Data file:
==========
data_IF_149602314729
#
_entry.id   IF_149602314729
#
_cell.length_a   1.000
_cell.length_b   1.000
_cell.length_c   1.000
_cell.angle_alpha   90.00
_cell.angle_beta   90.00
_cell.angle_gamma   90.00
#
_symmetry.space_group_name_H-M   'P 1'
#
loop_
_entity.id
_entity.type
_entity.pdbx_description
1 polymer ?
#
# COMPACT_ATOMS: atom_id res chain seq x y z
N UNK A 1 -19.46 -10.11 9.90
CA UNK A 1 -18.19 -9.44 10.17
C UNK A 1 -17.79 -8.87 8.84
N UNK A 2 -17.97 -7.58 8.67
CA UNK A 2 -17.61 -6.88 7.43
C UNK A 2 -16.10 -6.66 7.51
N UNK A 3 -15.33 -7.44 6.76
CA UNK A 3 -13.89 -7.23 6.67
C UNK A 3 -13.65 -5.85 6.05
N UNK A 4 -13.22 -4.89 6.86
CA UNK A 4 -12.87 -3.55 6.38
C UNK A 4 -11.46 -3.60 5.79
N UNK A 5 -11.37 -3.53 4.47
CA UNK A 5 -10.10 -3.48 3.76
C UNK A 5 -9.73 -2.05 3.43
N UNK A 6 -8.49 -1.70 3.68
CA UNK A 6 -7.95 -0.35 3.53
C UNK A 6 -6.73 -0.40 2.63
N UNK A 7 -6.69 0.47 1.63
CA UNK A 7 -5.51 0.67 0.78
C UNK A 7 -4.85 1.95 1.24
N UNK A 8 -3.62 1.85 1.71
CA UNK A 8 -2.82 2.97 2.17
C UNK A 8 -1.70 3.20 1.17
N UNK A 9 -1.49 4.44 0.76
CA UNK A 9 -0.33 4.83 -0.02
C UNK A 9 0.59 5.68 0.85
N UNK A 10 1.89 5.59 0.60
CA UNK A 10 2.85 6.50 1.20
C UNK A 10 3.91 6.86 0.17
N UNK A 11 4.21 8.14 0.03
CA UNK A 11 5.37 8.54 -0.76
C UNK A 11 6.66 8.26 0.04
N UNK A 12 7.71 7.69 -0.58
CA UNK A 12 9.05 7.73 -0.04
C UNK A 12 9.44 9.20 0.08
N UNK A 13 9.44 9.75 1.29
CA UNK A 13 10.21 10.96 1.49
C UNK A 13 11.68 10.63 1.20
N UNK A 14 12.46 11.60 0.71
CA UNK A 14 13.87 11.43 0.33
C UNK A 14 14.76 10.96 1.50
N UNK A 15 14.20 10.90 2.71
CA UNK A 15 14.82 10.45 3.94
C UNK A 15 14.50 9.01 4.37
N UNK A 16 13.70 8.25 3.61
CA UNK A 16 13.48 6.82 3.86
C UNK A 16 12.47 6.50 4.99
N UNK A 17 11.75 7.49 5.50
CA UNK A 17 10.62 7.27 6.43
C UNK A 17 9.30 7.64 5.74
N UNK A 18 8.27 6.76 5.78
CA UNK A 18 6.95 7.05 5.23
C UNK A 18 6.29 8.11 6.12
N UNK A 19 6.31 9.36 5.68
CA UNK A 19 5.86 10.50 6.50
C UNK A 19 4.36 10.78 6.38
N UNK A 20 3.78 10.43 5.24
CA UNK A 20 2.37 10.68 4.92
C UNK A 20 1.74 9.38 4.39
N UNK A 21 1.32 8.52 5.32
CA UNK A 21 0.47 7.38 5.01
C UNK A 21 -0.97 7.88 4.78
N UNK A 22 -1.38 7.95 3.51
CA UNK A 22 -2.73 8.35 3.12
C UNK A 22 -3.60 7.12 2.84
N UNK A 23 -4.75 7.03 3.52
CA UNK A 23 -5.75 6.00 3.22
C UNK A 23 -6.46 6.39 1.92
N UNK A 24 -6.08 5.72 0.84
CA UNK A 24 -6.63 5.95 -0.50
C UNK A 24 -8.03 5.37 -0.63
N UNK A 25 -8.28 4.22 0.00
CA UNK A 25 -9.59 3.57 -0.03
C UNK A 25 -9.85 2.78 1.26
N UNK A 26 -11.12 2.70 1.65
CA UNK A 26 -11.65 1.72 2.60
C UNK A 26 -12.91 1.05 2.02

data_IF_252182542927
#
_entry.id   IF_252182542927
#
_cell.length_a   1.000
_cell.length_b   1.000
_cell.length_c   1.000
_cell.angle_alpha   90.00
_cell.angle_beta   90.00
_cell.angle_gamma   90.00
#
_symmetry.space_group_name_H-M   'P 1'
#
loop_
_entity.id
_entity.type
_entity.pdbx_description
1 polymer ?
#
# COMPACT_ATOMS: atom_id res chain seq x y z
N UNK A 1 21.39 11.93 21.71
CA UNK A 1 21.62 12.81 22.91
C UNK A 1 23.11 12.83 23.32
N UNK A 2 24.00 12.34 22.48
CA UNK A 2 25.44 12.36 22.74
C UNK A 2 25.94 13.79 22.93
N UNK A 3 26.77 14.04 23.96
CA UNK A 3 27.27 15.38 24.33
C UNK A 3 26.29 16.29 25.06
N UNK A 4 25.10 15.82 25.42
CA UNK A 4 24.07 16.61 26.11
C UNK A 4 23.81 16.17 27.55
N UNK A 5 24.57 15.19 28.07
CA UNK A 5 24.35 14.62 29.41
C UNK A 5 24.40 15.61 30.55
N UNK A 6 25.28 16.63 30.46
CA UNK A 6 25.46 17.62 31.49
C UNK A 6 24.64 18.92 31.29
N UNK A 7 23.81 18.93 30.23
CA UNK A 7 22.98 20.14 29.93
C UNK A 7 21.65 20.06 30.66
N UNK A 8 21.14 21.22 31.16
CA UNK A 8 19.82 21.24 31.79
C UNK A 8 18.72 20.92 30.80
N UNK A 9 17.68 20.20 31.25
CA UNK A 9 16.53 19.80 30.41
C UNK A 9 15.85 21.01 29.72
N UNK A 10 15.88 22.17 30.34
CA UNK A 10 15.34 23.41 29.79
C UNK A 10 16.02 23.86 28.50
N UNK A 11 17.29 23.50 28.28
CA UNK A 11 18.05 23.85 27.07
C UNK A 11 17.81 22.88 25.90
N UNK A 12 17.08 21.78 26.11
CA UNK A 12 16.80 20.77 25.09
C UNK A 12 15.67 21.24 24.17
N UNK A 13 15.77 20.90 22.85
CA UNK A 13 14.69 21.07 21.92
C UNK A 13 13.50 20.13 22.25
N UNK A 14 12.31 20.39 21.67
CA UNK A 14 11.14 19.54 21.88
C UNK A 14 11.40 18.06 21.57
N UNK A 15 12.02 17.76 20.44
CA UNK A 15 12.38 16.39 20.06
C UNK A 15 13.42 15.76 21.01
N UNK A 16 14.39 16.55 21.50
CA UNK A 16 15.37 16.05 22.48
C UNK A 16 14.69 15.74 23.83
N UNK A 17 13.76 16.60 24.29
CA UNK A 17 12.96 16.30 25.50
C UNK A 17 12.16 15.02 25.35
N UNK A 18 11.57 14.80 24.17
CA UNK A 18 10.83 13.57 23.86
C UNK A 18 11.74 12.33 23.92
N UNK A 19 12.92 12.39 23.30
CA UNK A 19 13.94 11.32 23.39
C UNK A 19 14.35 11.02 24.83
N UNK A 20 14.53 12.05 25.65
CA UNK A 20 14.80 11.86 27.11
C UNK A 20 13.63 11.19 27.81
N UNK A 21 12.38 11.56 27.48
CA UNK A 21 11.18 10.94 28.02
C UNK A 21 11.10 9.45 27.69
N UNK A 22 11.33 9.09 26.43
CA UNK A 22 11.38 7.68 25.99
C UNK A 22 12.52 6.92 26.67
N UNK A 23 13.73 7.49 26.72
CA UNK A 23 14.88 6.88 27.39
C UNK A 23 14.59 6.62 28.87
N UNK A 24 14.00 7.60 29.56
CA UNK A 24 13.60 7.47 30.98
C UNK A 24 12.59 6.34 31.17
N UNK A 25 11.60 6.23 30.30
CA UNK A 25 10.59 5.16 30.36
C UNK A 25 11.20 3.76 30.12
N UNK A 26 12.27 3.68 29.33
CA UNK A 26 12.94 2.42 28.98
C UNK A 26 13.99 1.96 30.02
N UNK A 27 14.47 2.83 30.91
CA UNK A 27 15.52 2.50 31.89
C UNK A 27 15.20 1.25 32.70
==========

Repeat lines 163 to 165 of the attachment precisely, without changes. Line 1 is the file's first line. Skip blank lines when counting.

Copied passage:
C UNK A 15 13.42 15.76 21.01
N UNK A 16 14.39 16.55 21.50
CA UNK A 16 15.37 16.05 22.48